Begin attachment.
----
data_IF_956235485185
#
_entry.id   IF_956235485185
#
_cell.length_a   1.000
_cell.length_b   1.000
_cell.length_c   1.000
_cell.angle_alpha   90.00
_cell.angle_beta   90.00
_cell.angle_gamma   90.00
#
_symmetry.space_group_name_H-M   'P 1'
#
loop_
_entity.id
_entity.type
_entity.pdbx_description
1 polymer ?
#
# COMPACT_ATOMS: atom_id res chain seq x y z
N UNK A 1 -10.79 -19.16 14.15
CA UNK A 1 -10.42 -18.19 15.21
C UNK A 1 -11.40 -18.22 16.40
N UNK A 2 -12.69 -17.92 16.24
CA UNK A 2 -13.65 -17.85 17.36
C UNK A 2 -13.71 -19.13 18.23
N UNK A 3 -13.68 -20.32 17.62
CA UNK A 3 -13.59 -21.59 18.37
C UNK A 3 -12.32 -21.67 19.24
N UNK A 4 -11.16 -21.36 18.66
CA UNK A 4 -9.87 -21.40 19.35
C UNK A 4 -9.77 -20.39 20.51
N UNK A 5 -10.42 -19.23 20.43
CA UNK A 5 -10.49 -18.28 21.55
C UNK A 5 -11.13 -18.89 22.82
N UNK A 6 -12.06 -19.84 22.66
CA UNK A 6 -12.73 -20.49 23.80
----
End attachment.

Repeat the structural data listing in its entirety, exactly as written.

data_IF_956235485185
#
_entry.id   IF_956235485185
#
_cell.length_a   1.000
_cell.length_b   1.000
_cell.length_c   1.000
_cell.angle_alpha   90.00
_cell.angle_beta   90.00
_cell.angle_gamma   90.00
#
_symmetry.space_group_name_H-M   'P 1'
#
loop_
_entity.id
_entity.type
_entity.pdbx_description
1 polymer ?
#
# COMPACT_ATOMS: atom_id res chain seq x y z
N UNK A 1 -10.79 -19.16 14.15
CA UNK A 1 -10.42 -18.19 15.21
C UNK A 1 -11.40 -18.22 16.40
N UNK A 2 -12.69 -17.92 16.24
CA UNK A 2 -13.65 -17.85 17.36
C UNK A 2 -13.71 -19.13 18.23
N UNK A 3 -13.68 -20.32 17.62
CA UNK A 3 -13.59 -21.59 18.37
C UNK A 3 -12.32 -21.67 19.24
N UNK A 4 -11.16 -21.36 18.66
CA UNK A 4 -9.87 -21.40 19.35
C UNK A 4 -9.77 -20.39 20.51
N UNK A 5 -10.42 -19.23 20.43
CA UNK A 5 -10.49 -18.28 21.55
C UNK A 5 -11.13 -18.89 22.82
N UNK A 6 -12.06 -19.84 22.66
CA UNK A 6 -12.73 -20.49 23.80